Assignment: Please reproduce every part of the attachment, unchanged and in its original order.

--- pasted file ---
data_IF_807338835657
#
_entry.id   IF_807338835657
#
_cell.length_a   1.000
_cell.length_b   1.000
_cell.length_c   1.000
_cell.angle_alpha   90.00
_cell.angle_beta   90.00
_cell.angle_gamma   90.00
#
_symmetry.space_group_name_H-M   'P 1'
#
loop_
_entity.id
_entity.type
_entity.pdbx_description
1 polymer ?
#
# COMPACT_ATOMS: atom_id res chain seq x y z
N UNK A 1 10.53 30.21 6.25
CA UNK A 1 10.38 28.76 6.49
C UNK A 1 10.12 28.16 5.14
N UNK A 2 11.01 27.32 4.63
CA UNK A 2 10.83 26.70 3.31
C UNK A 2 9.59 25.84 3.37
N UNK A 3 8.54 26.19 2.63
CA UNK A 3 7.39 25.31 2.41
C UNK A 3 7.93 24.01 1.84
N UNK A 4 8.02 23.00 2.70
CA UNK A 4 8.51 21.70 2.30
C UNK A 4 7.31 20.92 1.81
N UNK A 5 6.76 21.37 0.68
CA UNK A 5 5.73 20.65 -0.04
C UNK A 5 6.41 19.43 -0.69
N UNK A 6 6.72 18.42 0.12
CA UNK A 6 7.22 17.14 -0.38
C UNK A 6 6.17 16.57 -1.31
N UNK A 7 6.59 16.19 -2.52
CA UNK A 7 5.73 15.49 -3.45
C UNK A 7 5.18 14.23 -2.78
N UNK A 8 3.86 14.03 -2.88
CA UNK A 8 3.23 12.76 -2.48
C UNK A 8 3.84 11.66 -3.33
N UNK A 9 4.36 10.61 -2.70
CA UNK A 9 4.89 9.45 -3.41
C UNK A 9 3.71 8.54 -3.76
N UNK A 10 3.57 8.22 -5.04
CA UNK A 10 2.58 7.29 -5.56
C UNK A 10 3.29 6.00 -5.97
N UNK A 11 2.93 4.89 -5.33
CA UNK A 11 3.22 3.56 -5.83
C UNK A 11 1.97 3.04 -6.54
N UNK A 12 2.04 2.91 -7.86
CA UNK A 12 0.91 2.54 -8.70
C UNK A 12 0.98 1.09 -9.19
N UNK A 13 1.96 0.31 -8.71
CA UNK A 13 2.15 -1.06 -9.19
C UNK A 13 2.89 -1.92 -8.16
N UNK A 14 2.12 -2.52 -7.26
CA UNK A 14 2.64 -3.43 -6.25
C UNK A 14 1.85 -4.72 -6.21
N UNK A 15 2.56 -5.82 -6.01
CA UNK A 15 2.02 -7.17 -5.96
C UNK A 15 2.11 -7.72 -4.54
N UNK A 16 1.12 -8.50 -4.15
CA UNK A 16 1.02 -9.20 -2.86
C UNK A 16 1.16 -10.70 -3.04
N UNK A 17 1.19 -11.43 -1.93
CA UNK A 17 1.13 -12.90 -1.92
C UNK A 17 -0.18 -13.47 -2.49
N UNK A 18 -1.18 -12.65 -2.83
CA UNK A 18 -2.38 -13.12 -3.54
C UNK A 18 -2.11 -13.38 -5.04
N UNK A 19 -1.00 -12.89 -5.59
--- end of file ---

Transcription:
data_IF_807338835657
#
_entry.id   IF_807338835657
#
_cell.length_a   1.000
_cell.length_b   1.000
_cell.length_c   1.000
_cell.angle_alpha   90.00
_cell.angle_beta   90.00
_cell.angle_gamma   90.00
#
_symmetry.space_group_name_H-M   'P 1'
#
loop_
_entity.id
_entity.type
_entity.pdbx_description
1 polymer ?
#
# COMPACT_ATOMS: atom_id res chain seq x y z
N UNK A 1 10.53 30.21 6.25
CA UNK A 1 10.38 28.76 6.49
C UNK A 1 10.12 28.16 5.14
N UNK A 2 11.01 27.32 4.63
CA UNK A 2 10.83 26.70 3.31
C UNK A 2 9.59 25.84 3.37
N UNK A 3 8.54 26.19 2.63
CA UNK A 3 7.39 25.31 2.41
C UNK A 3 7.93 24.01 1.84
N UNK A 4 8.02 23.00 2.70
CA UNK A 4 8.51 21.70 2.30
C UNK A 4 7.31 20.92 1.81
N UNK A 5 6.76 21.37 0.68
CA UNK A 5 5.73 20.65 -0.04
C UNK A 5 6.41 19.43 -0.69
N UNK A 6 6.72 18.42 0.12
CA UNK A 6 7.22 17.14 -0.38
C UNK A 6 6.17 16.57 -1.31
N UNK A 7 6.59 16.19 -2.52
CA UNK A 7 5.73 15.49 -3.45
C UNK A 7 5.18 14.23 -2.78
N UNK A 8 3.86 14.03 -2.88
CA UNK A 8 3.23 12.76 -2.48
C UNK A 8 3.84 11.66 -3.33
N UNK A 9 4.36 10.61 -2.70
CA UNK A 9 4.89 9.45 -3.41
C UNK A 9 3.71 8.54 -3.76
N UNK A 10 3.57 8.22 -5.04
CA UNK A 10 2.58 7.29 -5.56
C UNK A 10 3.29 6.00 -5.97
N UNK A 11 2.93 4.89 -5.33
CA UNK A 11 3.22 3.56 -5.83
C UNK A 11 1.97 3.04 -6.54
N UNK A 12 2.04 2.91 -7.86
CA UNK A 12 0.91 2.54 -8.70
C UNK A 12 0.98 1.09 -9.19
N UNK A 13 1.96 0.31 -8.71
CA UNK A 13 2.15 -1.06 -9.19
C UNK A 13 2.89 -1.92 -8.16
N UNK A 14 2.12 -2.52 -7.26
CA UNK A 14 2.64 -3.43 -6.25
C UNK A 14 1.85 -4.72 -6.21
N UNK A 15 2.56 -5.82 -6.01
CA UNK A 15 2.02 -7.17 -5.96
C UNK A 15 2.11 -7.72 -4.54
N UNK A 16 1.12 -8.50 -4.15
CA UNK A 16 1.02 -9.20 -2.86
C UNK A 16 1.16 -10.70 -3.04
N UNK A 17 1.19 -11.43 -1.93
CA UNK A 17 1.13 -12.90 -1.92
C UNK A 17 -0.18 -13.47 -2.49
N UNK A 18 -1.18 -12.65 -2.83
CA UNK A 18 -2.38 -13.12 -3.54
C UNK A 18 -2.11 -13.38 -5.04
N UNK A 19 -1.00 -12.89 -5.59